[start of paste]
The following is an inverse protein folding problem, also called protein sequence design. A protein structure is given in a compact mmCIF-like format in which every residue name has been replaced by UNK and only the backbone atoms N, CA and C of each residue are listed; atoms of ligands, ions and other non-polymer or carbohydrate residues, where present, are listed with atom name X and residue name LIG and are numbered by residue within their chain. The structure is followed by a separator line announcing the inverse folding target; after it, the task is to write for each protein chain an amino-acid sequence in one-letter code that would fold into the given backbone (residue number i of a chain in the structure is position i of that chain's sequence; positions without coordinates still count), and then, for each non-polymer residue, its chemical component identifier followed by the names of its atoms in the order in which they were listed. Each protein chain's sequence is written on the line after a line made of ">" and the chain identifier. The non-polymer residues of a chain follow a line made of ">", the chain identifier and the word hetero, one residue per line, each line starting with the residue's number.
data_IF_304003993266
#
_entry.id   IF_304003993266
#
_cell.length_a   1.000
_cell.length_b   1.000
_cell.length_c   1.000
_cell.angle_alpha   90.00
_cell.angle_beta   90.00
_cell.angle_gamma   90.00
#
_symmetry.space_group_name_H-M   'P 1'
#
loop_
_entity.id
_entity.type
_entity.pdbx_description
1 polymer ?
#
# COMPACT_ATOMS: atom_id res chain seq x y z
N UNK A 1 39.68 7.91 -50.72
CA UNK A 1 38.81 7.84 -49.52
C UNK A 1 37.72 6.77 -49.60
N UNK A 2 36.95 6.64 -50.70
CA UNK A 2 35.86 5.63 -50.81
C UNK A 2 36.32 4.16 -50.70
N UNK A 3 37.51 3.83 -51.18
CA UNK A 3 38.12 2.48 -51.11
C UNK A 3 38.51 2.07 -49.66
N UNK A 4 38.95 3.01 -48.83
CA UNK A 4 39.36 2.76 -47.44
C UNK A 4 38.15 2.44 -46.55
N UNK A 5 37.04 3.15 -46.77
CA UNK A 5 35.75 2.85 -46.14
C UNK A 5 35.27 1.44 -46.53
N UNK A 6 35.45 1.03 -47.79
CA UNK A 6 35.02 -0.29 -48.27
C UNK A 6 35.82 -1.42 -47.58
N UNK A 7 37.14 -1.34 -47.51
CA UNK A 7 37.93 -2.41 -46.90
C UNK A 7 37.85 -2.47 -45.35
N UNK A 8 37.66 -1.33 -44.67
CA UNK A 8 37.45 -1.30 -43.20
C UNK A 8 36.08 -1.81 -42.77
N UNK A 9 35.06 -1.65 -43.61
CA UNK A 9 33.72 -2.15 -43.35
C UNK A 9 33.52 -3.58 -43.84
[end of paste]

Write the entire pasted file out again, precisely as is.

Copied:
The following is an inverse protein folding problem, also called protein sequence design. A protein structure is given in a compact mmCIF-like format in which every residue name has been replaced by UNK and only the backbone atoms N, CA and C of each residue are listed; atoms of ligands, ions and other non-polymer or carbohydrate residues, where present, are listed with atom name X and residue name LIG and are numbered by residue within their chain. The structure is followed by a separator line announcing the inverse folding target; after it, the task is to write for each protein chain an amino-acid sequence in one-letter code that would fold into the given backbone (residue number i of a chain in the structure is position i of that chain's sequence; positions without coordinates still count), and then, for each non-polymer residue, its chemical component identifier followed by the names of its atoms in the order in which they were listed. Each protein chain's sequence is written on the line after a line made of ">" and the chain identifier. The non-polymer residues of a chain follow a line made of ">", the chain identifier and the word hetero, one residue per line, each line starting with the residue's number.
data_IF_304003993266
#
_entry.id   IF_304003993266
#
_cell.length_a   1.000
_cell.length_b   1.000
_cell.length_c   1.000
_cell.angle_alpha   90.00
_cell.angle_beta   90.00
_cell.angle_gamma   90.00
#
_symmetry.space_group_name_H-M   'P 1'
#
loop_
_entity.id
_entity.type
_entity.pdbx_description
1 polymer ?
#
# COMPACT_ATOMS: atom_id res chain seq x y z
N UNK A 1 39.68 7.91 -50.72
CA UNK A 1 38.81 7.84 -49.52
C UNK A 1 37.72 6.77 -49.60
N UNK A 2 36.95 6.64 -50.70
CA UNK A 2 35.86 5.63 -50.81
C UNK A 2 36.32 4.16 -50.70
N UNK A 3 37.51 3.83 -51.18
CA UNK A 3 38.12 2.48 -51.11
C UNK A 3 38.51 2.07 -49.66
N UNK A 4 38.95 3.01 -48.83
CA UNK A 4 39.36 2.76 -47.44
C UNK A 4 38.15 2.44 -46.55
N UNK A 5 37.04 3.15 -46.77
CA UNK A 5 35.75 2.85 -46.14
C UNK A 5 35.27 1.44 -46.53
N UNK A 6 35.45 1.03 -47.79
CA UNK A 6 35.02 -0.29 -48.27
C UNK A 6 35.82 -1.42 -47.58
N UNK A 7 37.14 -1.34 -47.51
CA UNK A 7 37.93 -2.41 -46.90
C UNK A 7 37.85 -2.47 -45.35
N UNK A 8 37.66 -1.33 -44.67
CA UNK A 8 37.45 -1.30 -43.20
C UNK A 8 36.08 -1.81 -42.77
N UNK A 9 35.06 -1.65 -43.61
CA UNK A 9 33.72 -2.15 -43.35
C UNK A 9 33.52 -3.58 -43.84